Ginni Rometty’s profit goal for IBM just got harder to reach.
First-quarter revenue for the computer-services company led by Rometty fell 3.9 percent from a year earlier to $22.5 billion, with sales continuing to tumble in its hardware unit and in developing countries. Analysts had estimated $22.9 billion on average.
The company took an $870 million charge for job cuts, sending adjusted earnings down 15 percent to $2.54 a share, in line with estimates.
Chief Financial Officer Martin Schroeter forecast a “very weak” first quarter in January, and IBM delivered. Now the company has to make up more ground to end the year with an increase in profit. The company reiterated its projection for 2014 adjusted earnings of at least $18 a share this year, even as sales fall amid an industrywide shift to cloud computing.
“For the stock to move meaningfully higher from the current valuation, we think IBM will need to demonstrate the company can grow revenues, not EPS,” Keith Bachman, an analyst at BMO Capital Markets, said in a note to investors before the earnings report.
IBM shares fell 3.9 percent in late trading.
In each of the past three years, first-quarter earnings have made up 18 percent of IBM’s full-year results. If IBM gets $18 a share in profit this year, the first quarter will have represented just 14 percent of the total. That means the company is counting on substantial improvement later this year.
Even before today’s results, analysts estimated IBM would have adjusted earnings this year of $17.91 a share – below Rometty’s forecast.
IBM, which employs thousands of people at its Research Triangle Park campus, is targeting $20 a share in adjusted earnings by 2015, up from $11.67 in 2010 – a pledge instated by former Chief Executive Officer Sam Palmisano and sustained by Rometty, who succeeded him in 2012.
To get there, Rometty has tried to shift the company’s focus to cloud services and data analytics to keep up with changes in the industry. Technology customers are increasingly storing data and software on cloud-computing networks, rather than on-site, limiting their need for servers and mainframes.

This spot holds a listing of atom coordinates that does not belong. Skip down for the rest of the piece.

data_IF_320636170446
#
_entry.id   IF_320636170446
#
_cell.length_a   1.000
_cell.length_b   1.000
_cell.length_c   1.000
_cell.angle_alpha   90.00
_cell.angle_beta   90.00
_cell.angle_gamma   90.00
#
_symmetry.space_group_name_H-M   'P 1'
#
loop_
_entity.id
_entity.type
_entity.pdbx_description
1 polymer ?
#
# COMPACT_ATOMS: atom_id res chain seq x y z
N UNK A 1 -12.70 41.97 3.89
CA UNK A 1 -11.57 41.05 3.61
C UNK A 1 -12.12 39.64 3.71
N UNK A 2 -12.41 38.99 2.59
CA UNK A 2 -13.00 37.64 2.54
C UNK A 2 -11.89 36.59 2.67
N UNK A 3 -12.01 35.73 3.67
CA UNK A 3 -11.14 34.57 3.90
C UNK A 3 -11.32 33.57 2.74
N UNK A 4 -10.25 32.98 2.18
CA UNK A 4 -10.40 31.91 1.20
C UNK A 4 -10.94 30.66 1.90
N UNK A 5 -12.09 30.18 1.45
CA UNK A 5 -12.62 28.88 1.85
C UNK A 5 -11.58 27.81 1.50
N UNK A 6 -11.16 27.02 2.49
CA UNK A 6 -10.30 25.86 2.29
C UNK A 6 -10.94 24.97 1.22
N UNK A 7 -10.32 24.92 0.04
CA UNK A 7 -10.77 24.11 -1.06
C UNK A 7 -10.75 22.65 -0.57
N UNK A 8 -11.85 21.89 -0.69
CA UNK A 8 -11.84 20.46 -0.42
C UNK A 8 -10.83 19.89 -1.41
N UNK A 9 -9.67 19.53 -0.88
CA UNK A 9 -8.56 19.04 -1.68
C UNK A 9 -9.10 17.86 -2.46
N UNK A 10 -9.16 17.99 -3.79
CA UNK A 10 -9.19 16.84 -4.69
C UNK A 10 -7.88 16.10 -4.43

IBM spent more than $1 billion to create a new group around its Watson technology, which analyzes large troves of data in plain English. Rometty bought cloud provider SoftLayer Technologies in 2013 for $2 billion and this year committed an additional $1.2 billion to bolster its data centers and offerings.
Cloud revenue grew more than 50 percent last quarter, and cloud offerings delivered as a service are now at an annual run rate of $2.3 billion. That’s still a fraction of IBM’s total $100 billion in revenue last year.
Rometty has also been getting out of less profitable businesses. IBM sold its customer-care unit to Synnex for $505 million in September. A $100 million gain from the deal was recognized in the first quarter.
Leaving out that unit’s results and adjusting for currency changes, IBM’s first-quarter sales would have dropped only 1 percent from a year earlier, the company said.
Another asset sale is on the way. China’s Lenovo Group agreed to buy IBM’s low-end server business for $2.3 billion. The deal is awaiting government review before closing, and the companies must convince U.S. officials that it won’t give China back-door access to secrets and infrastructure.
Even with the changes, the company has struggled in its transition, prompting Rometty and her executive team to forgo bonuses last year.
“We would have preferred for IBM to wipe the slate clean, suspend EPS guidance and focus on transitioning the business to higher-growth revenue opportunities across all divisions,” Brian Marshall, an analyst at International Strategy & Investment Group, said in a note to investors before the release.
Lagging demand for IBM’s hardware division continues to drag down revenue, with the unit’s sales falling 23 percent to $2.4 billion in the first quarter. Sales in developing countries slid 11 percent, or 5 percent when adjusting for currency fluctuations.
Lower-than-expected taxes may help Rometty make some progress toward her profit goal. The company reduced its forecast for this year’s tax rate to 20 percent from 23 percent. It’s still up from 15.6 percent in 2013.
The company will be relying on its global business services and software units, which together make up about three-quarters of sales, to reach the profit goals.
IBM shares had gained 4.7 percent this year through Wednesday’s close of $196.40, compared with a less than 1 percent gain for technology companies in the Standard and Poor’s 500 Index.